Today, I was part of J.S. Clark’s (a magnet school in Monroe) African American Activity Day. The school had engaged a number of people to come in. I was a storyteller, sharing with third graders the story of Jim Limber Davis, the free black orphan that Jefferson Davis adopted during the Civil War. I wore my Confederate uniform and took on the persona and name of my Confederate ancestor, William Warren Keel. My ancestor actually worked with units assigned to the gunpowder industry in North Alabama, but today he was a guard at the Confederate White House in Richmond, Va. I made him an eye witness to the story of Jim Limber. The presentation worked and was received very well. I am always excited to share the story of this young orphan, especially since my book, Jim Limber Davis: A Black Orphan in the Confederate White House, will be in bookstores beginning in May. Pelican Publishers has it in their spring catalogue. You can find their catalogue on this page: http://www.pelicanpub.com/home.asp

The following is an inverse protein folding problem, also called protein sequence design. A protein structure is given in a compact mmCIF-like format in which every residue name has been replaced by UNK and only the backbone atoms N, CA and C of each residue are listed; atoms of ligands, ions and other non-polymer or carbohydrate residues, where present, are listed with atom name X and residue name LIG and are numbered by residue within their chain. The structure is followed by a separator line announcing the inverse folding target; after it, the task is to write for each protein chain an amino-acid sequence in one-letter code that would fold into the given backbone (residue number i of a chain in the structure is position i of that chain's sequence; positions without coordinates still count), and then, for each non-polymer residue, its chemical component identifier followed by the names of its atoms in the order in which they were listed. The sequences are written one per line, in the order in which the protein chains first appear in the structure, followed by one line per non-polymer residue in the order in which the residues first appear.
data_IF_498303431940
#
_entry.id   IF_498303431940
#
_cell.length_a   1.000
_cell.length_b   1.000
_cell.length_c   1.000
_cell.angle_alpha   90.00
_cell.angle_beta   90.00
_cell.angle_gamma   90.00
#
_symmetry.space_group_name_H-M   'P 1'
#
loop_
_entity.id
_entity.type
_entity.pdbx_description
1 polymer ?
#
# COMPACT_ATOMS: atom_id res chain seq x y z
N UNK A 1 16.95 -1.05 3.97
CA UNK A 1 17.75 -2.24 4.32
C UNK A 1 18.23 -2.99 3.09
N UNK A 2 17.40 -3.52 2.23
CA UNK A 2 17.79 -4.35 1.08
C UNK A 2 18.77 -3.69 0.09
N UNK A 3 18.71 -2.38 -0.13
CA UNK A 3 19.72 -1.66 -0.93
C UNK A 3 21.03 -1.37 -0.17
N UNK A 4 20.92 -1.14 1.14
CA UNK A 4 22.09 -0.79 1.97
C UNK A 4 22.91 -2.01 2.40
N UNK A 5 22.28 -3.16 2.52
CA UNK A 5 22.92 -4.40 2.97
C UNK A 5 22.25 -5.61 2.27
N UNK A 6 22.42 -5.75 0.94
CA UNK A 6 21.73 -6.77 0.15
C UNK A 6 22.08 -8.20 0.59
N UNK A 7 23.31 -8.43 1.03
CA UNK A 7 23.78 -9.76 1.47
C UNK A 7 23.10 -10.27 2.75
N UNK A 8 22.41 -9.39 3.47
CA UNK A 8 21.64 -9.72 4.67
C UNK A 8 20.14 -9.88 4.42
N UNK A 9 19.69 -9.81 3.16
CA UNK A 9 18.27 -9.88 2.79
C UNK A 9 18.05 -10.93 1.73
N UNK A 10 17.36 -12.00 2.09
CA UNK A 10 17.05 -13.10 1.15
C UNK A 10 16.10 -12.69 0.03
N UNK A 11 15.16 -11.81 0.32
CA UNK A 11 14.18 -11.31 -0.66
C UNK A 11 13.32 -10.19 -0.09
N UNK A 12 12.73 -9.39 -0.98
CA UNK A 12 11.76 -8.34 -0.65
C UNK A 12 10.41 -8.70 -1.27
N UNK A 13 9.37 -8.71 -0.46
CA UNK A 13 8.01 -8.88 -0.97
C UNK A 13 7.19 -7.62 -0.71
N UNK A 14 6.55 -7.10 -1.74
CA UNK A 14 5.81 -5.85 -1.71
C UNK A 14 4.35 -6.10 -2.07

After the story, I did little show and tell with flags, some Civil War relics, and some of my reenactor equipment. I did three, 30-minute presentations. The students were bright, interested, polite, and had tons of questions. The teachers were excited, well in control of their little charges, and grateful for my participation. I enjoyed the day very much. I received a little basket of goodies and a certificate of appreciation for my trouble. (Those certificates are always good for CLU’s). In addition to sharing the story of Jim Limber, I was able to teach a little geography and history generally.
I think it went well, as I’ve already been invited back for next year. I was delighted to be a part of their day, as it is so important to teach African American history, to honor the great black Americans, and perhaps to share with the kids (and teachers) something new. Oh. Funny for the day: A few of them thought I really was born in 1840 as I said I was. God, do I look that old?